Tenancy by the Entireties

A form of joint ownership only between husbands and wives. Owning an asset as tenants by the entireties can be an effective form of asset protection against creditors.

Testamentary Capacity

Basically, in order for a Last Will and Testament to be valid, the person making it must not be pressured (unduly influenced), not make a mistake in the Will, and they must have testamentary capacity. This describes the mental or cognitive ability to make a Last Will and Testament, durable powers of attorney, or various other estate planning documents. Essentially, if a person knows who their family members are and the relationships, generally what assets they own, and generally they can explain what the estate plan documents accomplish, they are more likely to be considered having testamentary capacity.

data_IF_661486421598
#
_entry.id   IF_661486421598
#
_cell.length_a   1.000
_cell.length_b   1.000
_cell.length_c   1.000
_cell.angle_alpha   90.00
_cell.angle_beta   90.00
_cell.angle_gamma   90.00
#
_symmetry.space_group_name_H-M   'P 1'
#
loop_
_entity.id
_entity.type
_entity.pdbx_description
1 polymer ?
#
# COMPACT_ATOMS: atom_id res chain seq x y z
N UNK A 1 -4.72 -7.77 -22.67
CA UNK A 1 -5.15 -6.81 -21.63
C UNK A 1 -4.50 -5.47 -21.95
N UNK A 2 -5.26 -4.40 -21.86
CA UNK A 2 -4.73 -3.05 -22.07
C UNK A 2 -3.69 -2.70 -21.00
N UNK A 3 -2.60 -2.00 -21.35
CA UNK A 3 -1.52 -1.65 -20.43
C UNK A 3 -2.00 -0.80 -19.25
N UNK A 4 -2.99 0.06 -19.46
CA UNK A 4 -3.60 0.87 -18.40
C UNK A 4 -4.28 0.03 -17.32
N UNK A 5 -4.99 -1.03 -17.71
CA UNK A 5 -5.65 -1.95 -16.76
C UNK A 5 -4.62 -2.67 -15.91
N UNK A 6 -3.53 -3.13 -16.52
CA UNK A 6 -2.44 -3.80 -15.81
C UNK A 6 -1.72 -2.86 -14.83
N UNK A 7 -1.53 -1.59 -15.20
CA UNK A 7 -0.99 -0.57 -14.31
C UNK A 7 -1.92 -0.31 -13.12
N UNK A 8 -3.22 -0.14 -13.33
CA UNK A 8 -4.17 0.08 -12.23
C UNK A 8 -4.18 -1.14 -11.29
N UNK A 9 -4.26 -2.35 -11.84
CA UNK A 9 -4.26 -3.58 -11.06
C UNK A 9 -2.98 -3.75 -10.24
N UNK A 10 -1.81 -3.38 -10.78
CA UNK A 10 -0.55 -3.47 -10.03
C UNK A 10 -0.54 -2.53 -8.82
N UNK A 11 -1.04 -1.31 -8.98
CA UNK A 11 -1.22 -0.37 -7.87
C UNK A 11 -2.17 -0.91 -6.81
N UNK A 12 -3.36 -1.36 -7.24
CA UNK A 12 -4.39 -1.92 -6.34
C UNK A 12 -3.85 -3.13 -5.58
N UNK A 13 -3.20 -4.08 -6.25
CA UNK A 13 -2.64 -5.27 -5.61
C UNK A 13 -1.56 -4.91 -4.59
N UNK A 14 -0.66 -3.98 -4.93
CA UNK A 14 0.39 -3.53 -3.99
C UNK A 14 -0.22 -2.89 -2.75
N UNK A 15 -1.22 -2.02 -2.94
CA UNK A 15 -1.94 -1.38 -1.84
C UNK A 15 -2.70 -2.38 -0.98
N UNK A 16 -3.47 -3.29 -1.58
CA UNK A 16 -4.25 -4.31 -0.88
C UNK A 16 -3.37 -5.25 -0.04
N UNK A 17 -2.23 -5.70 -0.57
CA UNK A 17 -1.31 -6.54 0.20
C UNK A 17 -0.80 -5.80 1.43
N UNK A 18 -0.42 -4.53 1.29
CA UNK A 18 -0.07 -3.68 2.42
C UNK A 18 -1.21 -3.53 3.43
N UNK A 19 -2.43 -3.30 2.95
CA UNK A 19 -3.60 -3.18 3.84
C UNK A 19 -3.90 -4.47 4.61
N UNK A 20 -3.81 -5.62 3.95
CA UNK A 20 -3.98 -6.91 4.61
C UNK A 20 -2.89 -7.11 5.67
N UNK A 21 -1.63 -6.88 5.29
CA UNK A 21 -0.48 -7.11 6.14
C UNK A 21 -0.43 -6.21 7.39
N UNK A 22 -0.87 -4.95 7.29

This is really an agreement between a Grantor and a Trustee. In the agreement, the Grantor transfers asset titles to the trust and provides instructions on how those assets are to be managed; the Trustee agrees to manage the assets the way the agreement states. The Trust Agreement will provide terms and conditions on a beneficiary’s use (e.g., for education).

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